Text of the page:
North Fork trail #649
We started off shortly after 8 in the morning, giving us plenty of time to get to several reasonable camp locations. It was even not outside of the realm of possibility to get to the high camp below the summit today, although that would be pushing it - and in any case we needed to allow a bit of time for the current weather conditions to clear out.

Having been up and down this route twice before in the last four years, we were pretty familiar with the trail. We weren't tired of it, though, because it leads through such beautiful old-growth forest (or at least what seems like old-growth to me). Initially flat, the trail's environs were almost like a manicured garden: huge mature trunks disappearing into the canopy above, verdant ferns and other moisture-loving plants carpeting the ground on both sides of the trail. Moss covered boulders; carefully dug drainage ditches, log bridges, and planking.
So they know
Amazing Forest and Path
Glacier Peak Wilderness
The valley component of the North Fork Sauk River trail climbs 900 feet - which may seem like a decent amount, until you realize that that is over a distance of nearly 10 kilometers (6 miles), meaning the grade is very gradual. There are a few spots which definitely felt like "real" uphill, but for the most part the trail is experienced as a fairly flat affair, or at the very least you only notice that it undulates a bit up and down over small rises and dips (cumulatively, though the ups are bigger than the downs). Not all of this long approach is through most-beautiful-forest type scenery, but a lot of it is very nice. very nice.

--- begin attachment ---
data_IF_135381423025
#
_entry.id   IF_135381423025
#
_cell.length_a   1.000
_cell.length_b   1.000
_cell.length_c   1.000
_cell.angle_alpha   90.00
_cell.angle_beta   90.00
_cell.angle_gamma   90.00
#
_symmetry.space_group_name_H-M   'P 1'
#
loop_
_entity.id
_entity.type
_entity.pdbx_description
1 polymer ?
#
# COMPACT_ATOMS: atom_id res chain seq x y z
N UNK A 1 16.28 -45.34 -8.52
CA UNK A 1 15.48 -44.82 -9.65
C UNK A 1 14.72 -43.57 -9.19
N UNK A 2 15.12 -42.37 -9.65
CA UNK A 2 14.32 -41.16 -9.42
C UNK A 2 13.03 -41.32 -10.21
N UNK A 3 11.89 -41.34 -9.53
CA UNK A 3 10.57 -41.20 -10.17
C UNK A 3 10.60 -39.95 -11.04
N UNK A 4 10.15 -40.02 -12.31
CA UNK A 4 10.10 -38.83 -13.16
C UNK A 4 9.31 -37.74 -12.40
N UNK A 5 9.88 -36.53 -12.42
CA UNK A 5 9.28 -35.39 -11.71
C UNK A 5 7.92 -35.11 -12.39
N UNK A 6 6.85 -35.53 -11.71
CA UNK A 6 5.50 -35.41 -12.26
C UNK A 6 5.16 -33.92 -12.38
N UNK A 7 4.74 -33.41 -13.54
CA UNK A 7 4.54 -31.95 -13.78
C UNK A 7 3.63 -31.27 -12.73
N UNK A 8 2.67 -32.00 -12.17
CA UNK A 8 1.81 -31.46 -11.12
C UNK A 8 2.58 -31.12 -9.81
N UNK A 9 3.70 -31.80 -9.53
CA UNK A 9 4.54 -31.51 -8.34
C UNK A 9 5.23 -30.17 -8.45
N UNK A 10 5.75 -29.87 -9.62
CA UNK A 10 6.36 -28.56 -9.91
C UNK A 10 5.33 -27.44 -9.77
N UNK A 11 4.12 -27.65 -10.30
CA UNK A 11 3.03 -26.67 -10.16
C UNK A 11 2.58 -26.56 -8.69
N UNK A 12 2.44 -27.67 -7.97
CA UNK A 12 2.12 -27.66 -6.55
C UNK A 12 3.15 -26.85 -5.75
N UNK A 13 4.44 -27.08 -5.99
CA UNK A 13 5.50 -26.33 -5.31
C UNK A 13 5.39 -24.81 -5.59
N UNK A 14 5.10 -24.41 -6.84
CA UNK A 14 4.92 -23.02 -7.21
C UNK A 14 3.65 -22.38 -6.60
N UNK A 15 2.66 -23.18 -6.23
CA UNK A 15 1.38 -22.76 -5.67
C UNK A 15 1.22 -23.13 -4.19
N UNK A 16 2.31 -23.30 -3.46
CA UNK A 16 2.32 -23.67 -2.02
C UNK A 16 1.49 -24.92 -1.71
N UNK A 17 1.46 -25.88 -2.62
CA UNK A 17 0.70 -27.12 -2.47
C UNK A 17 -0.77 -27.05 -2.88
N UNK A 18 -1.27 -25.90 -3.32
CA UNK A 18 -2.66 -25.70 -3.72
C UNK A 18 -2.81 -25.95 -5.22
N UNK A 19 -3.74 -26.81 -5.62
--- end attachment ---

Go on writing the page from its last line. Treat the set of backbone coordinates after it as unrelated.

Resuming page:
Ferns and Such
Determined Climbers
Fairly wet day
Painted Mountain Creek
Good Boardwalk
North Fork Sauk River
With a gentle grade and almost perfect footing everywhere, it's easy to make very good time on this trail, even with a backpack on, and this we did - covering the 10km/6mi in about two and a half hours. Along the way we saw a very large national forest trail crew, complete with a big mule train laden with gear. It is impressive that an area that is not even national or state park status can receive that level of trail maintainence resources. One clear sign of that maintenance was the trailside brush that had clearly been recently manicured. On previous visits to this area, we'd found that when the trail crossed open avalanche scars, bushes had been encroaching on the trail, which is troublesome to push through and is especially annoying if there is the least bit of wetness (because it will get you and all of your stuff thoroughly wet, even if it isn't raining). This year, nearly every inch of the trail had had all of the brush clipped back, and clipped back very thoroughly. Travelling through the avalanche scars was a breeze now.